The Pittsburgh Public Schools board Wednesday night passed a $521.8 million general fund budget for 2013 but will not set a property tax levy until January due to unfinished county property assessment hearings.
The district's spending plan for the coming calendar year is $8 million, or 1.5 percent, less than the 2012 budget. It envisions no additional school closings but will require the district to again tap into its shrinking fund balance to help offset an operating shortfall that could approach $9.8 million by the end of next year.
Officials, who have warned that the district could run out of money by 2015 if changes are not made, said they will work into the new year to find additional savings.
After the board meeting, superintendent Linda Lane said one vehicle that inevitably will be considered to find those savings is leaving vacancies unfilled, but she added that some hirings must occur.
"It's a challenge," she said. "We've made a lot of reductions already, and some of them have been quite painful."
District officials said that between June 2011 and July of this year some $50 million in savings have been realized through school closures, class size and feeder pattern adjustments and staff cuts.
But Ms. Lane said the district faces expenditure increases beyond its control such as health care, pensions and utilities. It also has a tax base that is not growing.
The district has held the line on property tax increases for 11 years, but earlier this month, it recommended that the Board of Education establish a tax rate that would increase property tax revenue to establish a reserve fund to cover the cost of real estate appeals.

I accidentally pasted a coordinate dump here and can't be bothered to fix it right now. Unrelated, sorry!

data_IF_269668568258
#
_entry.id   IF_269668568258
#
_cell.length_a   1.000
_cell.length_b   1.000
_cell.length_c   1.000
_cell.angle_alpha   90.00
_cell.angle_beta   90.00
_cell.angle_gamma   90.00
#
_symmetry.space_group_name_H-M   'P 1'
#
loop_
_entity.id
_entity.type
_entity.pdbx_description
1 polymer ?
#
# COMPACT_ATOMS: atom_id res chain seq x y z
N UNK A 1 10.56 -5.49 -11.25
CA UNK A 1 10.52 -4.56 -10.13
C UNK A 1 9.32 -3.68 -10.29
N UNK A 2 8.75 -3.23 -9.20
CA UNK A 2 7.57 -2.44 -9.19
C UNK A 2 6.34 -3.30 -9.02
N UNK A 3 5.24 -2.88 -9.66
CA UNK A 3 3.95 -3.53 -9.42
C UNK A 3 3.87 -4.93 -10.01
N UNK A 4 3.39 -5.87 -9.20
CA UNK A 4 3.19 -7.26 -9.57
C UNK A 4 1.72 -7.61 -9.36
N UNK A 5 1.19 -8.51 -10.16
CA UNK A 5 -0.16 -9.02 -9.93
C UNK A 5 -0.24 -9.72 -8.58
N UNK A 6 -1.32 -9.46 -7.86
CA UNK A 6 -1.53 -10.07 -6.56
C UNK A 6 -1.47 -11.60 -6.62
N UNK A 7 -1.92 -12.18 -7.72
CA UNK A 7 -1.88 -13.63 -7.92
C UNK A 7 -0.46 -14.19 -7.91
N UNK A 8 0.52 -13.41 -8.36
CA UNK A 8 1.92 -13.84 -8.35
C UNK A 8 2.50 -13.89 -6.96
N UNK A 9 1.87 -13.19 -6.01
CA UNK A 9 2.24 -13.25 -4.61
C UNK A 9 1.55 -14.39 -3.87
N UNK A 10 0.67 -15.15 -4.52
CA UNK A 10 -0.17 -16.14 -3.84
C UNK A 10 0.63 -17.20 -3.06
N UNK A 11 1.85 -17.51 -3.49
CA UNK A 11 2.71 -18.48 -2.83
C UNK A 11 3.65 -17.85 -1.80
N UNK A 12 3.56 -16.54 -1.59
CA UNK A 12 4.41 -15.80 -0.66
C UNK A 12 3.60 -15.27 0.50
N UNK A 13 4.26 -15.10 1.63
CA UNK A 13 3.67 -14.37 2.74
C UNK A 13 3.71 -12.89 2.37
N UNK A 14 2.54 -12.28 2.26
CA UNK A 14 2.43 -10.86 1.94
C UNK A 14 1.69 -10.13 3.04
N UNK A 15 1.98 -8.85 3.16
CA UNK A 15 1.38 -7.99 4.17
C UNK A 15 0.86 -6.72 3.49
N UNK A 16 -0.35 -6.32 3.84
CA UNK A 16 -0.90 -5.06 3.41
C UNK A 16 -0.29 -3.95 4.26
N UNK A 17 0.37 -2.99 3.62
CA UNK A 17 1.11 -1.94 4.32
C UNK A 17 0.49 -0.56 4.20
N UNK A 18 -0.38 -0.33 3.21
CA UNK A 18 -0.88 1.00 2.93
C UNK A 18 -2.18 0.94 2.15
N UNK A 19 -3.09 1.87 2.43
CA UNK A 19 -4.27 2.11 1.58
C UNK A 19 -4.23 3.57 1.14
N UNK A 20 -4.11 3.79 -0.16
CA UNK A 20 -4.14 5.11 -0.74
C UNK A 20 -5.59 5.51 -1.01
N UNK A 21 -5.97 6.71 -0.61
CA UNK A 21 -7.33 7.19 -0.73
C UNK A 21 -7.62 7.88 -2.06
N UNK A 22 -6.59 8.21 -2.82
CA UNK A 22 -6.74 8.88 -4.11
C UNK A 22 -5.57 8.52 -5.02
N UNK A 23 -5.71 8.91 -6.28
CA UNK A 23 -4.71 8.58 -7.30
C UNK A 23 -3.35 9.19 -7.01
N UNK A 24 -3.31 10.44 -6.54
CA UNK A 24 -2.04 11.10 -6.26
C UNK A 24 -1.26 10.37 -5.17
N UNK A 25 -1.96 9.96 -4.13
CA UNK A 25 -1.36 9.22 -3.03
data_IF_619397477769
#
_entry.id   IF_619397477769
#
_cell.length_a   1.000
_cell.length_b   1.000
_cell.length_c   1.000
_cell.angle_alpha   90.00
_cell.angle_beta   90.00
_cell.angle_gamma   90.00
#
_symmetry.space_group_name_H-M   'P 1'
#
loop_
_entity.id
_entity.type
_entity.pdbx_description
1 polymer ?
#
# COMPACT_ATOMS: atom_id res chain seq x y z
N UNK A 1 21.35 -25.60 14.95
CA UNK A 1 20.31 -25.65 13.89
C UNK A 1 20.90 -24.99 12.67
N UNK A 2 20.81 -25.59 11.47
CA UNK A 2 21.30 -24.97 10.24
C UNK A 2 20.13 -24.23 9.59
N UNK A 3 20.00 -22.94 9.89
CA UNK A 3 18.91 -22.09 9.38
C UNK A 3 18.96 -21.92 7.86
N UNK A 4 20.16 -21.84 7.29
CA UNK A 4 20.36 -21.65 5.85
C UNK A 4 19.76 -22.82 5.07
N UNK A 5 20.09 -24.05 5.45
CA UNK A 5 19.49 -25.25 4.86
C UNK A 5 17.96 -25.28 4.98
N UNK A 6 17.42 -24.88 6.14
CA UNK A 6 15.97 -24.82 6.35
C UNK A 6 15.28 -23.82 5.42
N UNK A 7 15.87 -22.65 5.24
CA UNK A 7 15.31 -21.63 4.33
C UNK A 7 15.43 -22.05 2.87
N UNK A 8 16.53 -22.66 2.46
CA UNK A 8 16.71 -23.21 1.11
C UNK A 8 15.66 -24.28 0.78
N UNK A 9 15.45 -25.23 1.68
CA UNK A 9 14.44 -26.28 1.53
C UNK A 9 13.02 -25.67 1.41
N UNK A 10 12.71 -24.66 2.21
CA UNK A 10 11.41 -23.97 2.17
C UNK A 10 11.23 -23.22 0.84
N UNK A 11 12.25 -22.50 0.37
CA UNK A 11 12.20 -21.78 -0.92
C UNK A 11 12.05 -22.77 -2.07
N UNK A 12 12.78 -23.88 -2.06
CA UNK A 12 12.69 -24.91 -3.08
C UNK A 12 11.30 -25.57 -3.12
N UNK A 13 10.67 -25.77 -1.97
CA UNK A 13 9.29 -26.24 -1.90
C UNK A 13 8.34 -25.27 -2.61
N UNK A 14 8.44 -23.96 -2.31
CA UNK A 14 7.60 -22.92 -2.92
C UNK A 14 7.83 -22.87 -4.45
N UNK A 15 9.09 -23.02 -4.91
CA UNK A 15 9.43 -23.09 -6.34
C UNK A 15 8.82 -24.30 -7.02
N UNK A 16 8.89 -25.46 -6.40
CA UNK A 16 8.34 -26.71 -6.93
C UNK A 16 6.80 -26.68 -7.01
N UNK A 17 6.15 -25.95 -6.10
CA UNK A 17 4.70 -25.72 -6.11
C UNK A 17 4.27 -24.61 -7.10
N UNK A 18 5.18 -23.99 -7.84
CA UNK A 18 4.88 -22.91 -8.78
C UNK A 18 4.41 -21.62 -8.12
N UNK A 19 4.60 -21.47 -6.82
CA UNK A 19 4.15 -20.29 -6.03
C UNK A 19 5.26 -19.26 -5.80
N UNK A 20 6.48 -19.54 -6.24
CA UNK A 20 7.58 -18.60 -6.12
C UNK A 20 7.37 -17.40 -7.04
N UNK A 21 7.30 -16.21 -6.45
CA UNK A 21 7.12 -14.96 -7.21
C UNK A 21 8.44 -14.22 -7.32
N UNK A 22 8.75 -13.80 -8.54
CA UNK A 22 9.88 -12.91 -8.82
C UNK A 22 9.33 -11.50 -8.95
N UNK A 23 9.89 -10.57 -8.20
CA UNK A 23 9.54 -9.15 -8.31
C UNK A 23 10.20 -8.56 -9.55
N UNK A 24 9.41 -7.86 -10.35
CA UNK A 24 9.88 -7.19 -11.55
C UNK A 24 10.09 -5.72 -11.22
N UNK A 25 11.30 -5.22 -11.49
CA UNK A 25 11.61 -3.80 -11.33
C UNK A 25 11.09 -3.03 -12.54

Senior Common Pleas Judge R. Stanton Wettick Jr. on Dec. 10 extended the county's assessment timeline and the Pittsburgh district's timeline to establish a millage rate and Homestead Exemption from gaming revenues.
Officials said the district expects to make those decisions at its Jan. 23 legislative meeting.
The board, which approved the budget unanimously, did set a 2 percent earned income levy and a realty transfer tax of 1 percent.
The board took no action on Ms. Lane's proposal to spend $2 million to $3 million in outside funds to hire consultants for "envisioning a 21st-century educational delivery model." The controversial plan was not ready for a board vote and was pulled from the agenda, officials said.
Also Wednesday night, the board unanimously adopted a resolution expressing "deepest sympathies" to the Newtown, Conn., school district regarding the mass shooting at one of its schools, Sandy Hook Elementary, at which 20 first-graders and six school employees were killed Friday.
Since 2003, when 34,619 students attended Pittsburgh Public Schools, enrollment has fallen by 28 percent to 24,849 as of this fall.
The number of schools operating has been slashed from 93 in 2003 to 53, including four special schools and an alternative school, Clayton Academy.
A workforce that once numbered 5,527 has been whittled to 3,741 after the latest round of layoffs.
Even with those savings, pressure continues to mount on a district that for years was determined not to raise taxes.
Since 2007, Pittsburgh schools have lost $12 million yearly from the state's decision to divert part of the earned income tax to help alleviate the city's fiscal troubles, as well as $4 million annually that it once received from the city's Regional Asset District.
The growing budget deficits that have resulted have meant digging into the district's fund balance, which decade ago stood at $100 million and is expected to be $66 million at the start of the new year.
By 2015, if changes are not made, the district is forecast to have a $53 million deficit, larger than what remains in the fund balance.education - mobilehome - neigh_city
Bill Schackner: firstname.lastname@example.org or 412-263-1977.